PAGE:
Going by the news stories, it was also partly a case of right-wingers who weighed in with their heartless, mindless, soulless objections to such a school. They don't mind seeing an LGBT student like Lawrence King dead of an assault. Yet they scream about "Christianity being persecuted" if anybody even looks crossways at their own children.

Ian Ragsdale | November 21, 2008 1:23 PM

I'm curious about how it could be detemined that a student is eligible to attend a GLBT school. What sort of criteria, if any, would a student have to meet or prove? I can imagine that such a school would be seen as a safe haven for many teens that feel uncomfortable in or unsuited to the stressful environments of conventional high schools. Such places might end up not being particularly "gay" at all, but rather "alternative," with a focus on the arts, humanities, communications, and college prep.

Any comments?

Thanks to everyone for their comments. And thanks especially to Serena and Patricia for their suggestions about school systems that have taken on this difficult task.

Yes, the school is off the agenda for now, but the proposal's going to be resubmitted. The stories about it having been taken off because of right-wingers are not entirely true. There are lots of queer folk who're against it as well, and even those who supported the school feel that the process wasn't as open as it could have been. I appreciate the concern that all of us might have about right-wingers, especially after their mobilisation in California, but being against something gay-defined isn't always a homophobic act.

As to Ian's question: the school cannot, technically, ask about anyone's sexual orientation and is technically open to all. That's a good question, about criteria, and I haven't really heard that addressed. But then the whole process has been quite rushed, with little substantive community input (from straights or gays). Proponents will tell you otherwise, but I disagree - more on that later.

With regard, then, to who gets in - yes, it might end up being a model of an "alternative" school and I'd still have questions about that with regard to what we think is the function of public schools. I'm deeply concerned about the privatisation and specialisation of the public school system when it should be a structure that opens up opportunities for all students.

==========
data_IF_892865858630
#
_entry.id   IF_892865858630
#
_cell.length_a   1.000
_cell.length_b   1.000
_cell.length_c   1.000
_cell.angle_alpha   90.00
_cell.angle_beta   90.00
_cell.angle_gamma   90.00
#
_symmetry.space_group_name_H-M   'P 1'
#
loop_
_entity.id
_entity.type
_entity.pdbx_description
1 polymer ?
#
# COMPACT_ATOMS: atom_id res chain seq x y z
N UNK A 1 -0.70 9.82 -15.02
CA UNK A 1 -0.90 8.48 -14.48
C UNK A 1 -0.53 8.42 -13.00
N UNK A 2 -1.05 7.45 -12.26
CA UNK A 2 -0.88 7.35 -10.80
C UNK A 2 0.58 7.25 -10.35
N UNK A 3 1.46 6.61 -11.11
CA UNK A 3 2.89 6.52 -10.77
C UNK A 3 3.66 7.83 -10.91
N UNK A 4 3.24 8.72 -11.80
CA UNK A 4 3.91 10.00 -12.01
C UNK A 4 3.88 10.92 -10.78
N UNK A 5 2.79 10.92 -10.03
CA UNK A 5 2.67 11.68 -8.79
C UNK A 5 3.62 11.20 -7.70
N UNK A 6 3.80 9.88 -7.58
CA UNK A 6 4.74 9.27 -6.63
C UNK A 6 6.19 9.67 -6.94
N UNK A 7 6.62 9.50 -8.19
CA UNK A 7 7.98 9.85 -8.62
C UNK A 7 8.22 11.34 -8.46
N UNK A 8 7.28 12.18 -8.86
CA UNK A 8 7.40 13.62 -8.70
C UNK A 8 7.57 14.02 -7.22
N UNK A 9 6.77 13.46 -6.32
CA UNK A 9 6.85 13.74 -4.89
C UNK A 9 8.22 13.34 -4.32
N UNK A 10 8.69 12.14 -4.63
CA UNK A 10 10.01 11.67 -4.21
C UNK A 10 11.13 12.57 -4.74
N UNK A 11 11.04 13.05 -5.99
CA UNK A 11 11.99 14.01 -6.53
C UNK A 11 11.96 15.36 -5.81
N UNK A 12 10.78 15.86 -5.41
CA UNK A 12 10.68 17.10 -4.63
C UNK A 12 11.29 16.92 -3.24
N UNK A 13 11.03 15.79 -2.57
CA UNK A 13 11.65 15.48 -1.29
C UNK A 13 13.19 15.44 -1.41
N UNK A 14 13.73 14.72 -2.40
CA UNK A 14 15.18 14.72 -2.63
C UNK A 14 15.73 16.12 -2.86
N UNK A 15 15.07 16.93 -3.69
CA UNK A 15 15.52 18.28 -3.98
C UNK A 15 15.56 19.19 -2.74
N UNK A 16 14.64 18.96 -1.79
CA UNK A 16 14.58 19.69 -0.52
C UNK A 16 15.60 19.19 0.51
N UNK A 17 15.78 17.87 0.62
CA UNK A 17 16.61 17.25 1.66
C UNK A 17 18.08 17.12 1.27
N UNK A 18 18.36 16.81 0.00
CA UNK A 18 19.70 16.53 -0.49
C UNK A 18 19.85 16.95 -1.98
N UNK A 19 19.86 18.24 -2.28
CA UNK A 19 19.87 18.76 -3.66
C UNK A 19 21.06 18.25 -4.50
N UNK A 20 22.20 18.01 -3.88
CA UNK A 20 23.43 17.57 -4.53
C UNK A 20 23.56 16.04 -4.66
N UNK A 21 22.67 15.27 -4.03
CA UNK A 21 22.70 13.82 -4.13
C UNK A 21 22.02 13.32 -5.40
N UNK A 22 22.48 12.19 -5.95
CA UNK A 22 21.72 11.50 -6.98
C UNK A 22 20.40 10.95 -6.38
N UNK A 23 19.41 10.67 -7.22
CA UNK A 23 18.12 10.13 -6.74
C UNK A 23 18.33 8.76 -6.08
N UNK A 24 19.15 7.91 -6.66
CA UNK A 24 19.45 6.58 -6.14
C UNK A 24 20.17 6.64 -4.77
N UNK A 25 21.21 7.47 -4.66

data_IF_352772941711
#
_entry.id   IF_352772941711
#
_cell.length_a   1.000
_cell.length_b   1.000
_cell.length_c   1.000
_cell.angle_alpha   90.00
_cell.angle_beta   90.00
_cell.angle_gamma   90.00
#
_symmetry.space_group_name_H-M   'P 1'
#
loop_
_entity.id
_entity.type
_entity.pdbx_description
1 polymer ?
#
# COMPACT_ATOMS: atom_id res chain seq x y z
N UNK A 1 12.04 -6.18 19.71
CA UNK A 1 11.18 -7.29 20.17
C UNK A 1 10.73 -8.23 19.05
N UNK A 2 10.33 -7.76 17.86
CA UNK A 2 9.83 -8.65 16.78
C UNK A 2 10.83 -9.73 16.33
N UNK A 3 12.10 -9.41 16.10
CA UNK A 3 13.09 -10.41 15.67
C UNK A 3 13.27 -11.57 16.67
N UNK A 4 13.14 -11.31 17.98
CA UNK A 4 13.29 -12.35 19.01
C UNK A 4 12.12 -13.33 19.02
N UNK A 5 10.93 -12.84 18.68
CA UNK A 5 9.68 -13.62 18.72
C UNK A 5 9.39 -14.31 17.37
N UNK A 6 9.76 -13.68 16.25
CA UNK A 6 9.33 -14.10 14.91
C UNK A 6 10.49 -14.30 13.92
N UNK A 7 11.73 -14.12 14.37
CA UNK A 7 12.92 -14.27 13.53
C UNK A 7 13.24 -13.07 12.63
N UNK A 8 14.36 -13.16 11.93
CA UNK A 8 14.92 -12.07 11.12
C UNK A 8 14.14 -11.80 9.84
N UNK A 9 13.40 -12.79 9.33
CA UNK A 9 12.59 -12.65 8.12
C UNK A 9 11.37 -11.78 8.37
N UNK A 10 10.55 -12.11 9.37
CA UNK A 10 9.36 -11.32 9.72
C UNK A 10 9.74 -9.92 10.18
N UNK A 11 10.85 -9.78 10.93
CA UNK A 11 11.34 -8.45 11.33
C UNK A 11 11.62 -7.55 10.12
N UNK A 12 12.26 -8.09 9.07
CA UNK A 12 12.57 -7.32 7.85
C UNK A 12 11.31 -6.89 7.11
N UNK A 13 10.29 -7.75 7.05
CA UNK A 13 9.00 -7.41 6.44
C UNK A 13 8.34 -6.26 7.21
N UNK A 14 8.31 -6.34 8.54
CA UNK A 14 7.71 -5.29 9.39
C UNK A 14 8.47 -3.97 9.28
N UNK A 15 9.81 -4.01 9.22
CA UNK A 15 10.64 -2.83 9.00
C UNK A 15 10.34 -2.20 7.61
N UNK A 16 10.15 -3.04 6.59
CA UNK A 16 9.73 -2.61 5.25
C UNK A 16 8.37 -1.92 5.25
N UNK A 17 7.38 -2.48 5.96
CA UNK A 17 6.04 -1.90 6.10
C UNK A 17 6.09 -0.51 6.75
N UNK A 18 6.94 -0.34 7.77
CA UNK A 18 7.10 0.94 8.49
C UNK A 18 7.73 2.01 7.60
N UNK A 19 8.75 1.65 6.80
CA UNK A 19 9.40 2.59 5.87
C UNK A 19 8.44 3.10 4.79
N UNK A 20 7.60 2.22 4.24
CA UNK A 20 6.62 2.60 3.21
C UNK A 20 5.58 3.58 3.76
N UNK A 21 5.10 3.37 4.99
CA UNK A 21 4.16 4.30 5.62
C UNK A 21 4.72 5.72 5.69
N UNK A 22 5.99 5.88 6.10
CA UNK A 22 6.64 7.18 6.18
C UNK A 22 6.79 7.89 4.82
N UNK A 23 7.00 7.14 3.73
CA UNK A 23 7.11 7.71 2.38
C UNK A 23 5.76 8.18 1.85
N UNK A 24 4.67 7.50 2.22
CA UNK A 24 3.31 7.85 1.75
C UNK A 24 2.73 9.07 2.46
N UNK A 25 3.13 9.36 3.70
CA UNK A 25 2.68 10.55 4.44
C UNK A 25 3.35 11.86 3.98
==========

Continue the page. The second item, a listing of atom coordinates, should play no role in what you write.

Hopefully, this new development gives us all a way to discuss the very real issue of harassment of queer students AND the problems with the current system in a way that's not quite as knee-jerk and overdetermined as this conversation has been.

Addendum to the last comment: I meant that the conversation IN CHICAGO has been overdetermined and knee-jerk, not the one going on here. Sigh. The problem with hitting "enter" too soon.

Thanks to everyone for their comments. And thanks especially to Serena and Patricia for their suggestions about school systems that have taken on this difficult task.

Yes, the school is off the agenda for now, but the proposal's going to be resubmitted. The stories about it having been taken off because of right-wingers are not entirely true. There are lots of queer folk who're against it as well, and even those who supported the school feel that the process wasn't as open as it could have been. I appreciate the concern that all of us might have about right-wingers, especially after their mobilisation in California, but being against something gay-defined isn't always a homophobic act.

As to Ian's question: the school cannot, technically, ask about anyone's sexual orientation and is technically open to all. That's a good question, about criteria, and I haven't really heard that addressed. But then the whole process has been quite rushed, with little substantive community input (from straights or gays). Proponents will tell you otherwise, but I disagree - more on that later.

With regard, then, to who gets in - yes, it might end up being a model of an "alternative" school and I'd still have questions about that with regard to what we think is the function of public schools. I'm deeply concerned about the privatisation and specialisation of the public school system when it should be a structure that opens up opportunities for all students.

Hopefully, this new development gives us all a way to discuss the very real issue of harassment of queer students AND the problems with the current system in a way that's not quite as knee-jerk and overdetermined as this conversation (in Chicago) has been.